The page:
Texas enters 2014 with a new coach, a giant question mark at quarterback, and holes on the offensive and defensive lines. For as good as Charlie Strong has been in recent years at Louisville, a coaching change after 16 seasons of Mack Brown is bound to make the gears grind. With new coordinator Joe Wickline now in the fold, there will be yet another new offense for the quarterback, ideally David Ash, to learn.
Ash, of course, presents another set of questions. The senior signalcaller missed nearly all of the 2013 season due to the aftereffects of a concussion. He has been cleared to return to workouts, but every hit he takes is going to make Texas fans hold their collective breath. And with the entire left side of the line graduating, there could be ample opportunity for breath-holding. Sophomore Tyrone Swoopes or freshman Jerrod Heard could take over.
Strong inherits a defense that underperformed early in 2013 but rounded into general competence by the end of the season. Six contributors on Texas' defensive front seven return, including linebacker Steve Edmond, who led the Longhorns in tackles until suffering a lacerated liver during the Texas Tech game in late November. The Longhorns lose two key members of the secondary, safety Adrian Phillips and cornerback Carrington Byndom, but Quandre Diggs returns.
Strong has shown the ability to build a defense quickly, and he has plenty of parts. Whether he can do that in Austin -- and whether the Texas offense can stay healthy and score enough to bolster that defense -- is up for debate. The talent is there, but asking a first-year coach to pull it all together might be too much.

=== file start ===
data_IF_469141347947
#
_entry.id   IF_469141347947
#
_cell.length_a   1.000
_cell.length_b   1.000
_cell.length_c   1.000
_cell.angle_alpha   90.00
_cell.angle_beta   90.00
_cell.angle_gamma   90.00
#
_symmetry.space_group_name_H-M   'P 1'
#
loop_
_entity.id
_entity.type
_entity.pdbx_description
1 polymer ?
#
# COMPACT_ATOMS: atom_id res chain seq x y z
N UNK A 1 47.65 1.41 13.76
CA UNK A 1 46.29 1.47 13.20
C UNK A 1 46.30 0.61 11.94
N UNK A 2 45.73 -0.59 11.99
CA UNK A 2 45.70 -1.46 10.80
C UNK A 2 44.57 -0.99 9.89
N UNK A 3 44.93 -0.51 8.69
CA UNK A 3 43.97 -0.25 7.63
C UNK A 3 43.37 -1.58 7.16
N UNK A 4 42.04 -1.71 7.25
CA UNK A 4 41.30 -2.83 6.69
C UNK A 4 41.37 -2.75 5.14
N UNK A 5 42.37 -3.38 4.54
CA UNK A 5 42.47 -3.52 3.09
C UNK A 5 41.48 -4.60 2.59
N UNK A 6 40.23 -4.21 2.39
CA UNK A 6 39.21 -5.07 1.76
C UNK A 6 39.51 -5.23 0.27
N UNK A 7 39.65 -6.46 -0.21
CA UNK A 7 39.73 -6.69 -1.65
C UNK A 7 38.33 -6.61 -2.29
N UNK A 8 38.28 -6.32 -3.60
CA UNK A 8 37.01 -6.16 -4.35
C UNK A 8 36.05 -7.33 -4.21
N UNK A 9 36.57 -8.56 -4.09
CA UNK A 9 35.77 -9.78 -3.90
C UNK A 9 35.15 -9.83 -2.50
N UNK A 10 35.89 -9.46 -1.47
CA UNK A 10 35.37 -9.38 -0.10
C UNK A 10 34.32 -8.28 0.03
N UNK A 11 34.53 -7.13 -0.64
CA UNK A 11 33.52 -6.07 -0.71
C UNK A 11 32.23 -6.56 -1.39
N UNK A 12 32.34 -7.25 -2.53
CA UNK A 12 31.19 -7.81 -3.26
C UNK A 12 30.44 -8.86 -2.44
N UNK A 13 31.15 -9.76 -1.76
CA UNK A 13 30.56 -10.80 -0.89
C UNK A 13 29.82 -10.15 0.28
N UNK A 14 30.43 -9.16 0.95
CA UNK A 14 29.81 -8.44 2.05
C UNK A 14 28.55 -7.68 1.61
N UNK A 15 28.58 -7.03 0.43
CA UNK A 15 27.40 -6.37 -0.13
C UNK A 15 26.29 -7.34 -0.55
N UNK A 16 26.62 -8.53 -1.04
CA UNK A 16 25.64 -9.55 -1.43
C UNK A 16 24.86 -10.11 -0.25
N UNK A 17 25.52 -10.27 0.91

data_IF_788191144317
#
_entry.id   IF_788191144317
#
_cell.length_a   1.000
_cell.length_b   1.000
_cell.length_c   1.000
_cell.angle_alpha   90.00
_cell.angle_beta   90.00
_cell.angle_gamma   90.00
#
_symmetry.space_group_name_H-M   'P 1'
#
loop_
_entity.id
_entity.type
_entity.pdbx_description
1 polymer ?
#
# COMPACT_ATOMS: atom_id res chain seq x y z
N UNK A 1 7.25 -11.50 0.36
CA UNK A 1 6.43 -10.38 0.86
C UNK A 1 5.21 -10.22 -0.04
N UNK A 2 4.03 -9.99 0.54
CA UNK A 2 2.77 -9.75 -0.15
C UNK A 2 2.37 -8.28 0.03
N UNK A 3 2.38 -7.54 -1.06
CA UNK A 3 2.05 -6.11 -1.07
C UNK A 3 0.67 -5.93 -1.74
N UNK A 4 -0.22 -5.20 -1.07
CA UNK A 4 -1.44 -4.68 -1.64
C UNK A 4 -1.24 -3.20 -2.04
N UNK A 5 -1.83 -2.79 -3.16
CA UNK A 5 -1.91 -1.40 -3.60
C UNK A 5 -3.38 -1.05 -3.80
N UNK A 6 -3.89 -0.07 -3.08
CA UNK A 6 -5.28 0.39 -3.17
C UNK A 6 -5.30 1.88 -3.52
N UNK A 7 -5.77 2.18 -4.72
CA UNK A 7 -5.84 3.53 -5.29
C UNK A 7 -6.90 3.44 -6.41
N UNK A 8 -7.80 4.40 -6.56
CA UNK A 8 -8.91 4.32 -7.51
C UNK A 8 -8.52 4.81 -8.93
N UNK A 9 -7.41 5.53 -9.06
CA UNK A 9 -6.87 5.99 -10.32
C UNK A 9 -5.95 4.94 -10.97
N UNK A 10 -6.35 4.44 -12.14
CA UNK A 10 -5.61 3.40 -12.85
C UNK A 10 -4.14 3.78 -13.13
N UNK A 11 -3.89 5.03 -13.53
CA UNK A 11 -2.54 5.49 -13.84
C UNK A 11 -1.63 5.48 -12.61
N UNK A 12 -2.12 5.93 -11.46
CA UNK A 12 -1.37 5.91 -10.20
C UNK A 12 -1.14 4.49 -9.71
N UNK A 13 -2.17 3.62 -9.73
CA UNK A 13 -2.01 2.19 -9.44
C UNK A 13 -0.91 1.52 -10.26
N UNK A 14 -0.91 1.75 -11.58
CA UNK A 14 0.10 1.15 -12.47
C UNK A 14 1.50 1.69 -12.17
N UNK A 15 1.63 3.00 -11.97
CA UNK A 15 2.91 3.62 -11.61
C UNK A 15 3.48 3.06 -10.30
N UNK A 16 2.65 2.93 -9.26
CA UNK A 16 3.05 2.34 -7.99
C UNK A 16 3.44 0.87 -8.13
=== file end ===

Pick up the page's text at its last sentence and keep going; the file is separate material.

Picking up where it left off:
2013 finish: 4-8 (2-7), seventh in Big 12, no bowl, unranked
Returning starters: 15
TCU enters its third season of Big 12 play with more questions than ever. After a first season in the league in which they went a respectable 4-5, the Horned Frogs expected 2013 to be a return to the 10-win form that earned them a Big 12 invite in the first place. Instead of contending for the conference title, TCU fell on its face, finishing with four one-possession losses and condemning the program to its first bowl-less winter since 2004.
The Horned Frogs return seven starters on offense. Quarterback Casey Pachall has graduated, having never matched the promise of his excellent 2011 campaign. The offense now likely falls to junior Trevone Boykin, who was unspectacular in six starts last season (59.7% completion rate, 1,198 yards, 7 TD, 7 INT). Boykin played well in non-conference games against Southeastern Louisiana and SMU, but struggled against Big 12 defenses, throwing seven interceptions and just one touchdown in starts against Texas Tech, Oklahoma, Kansas, Oklahoma State, and Texas.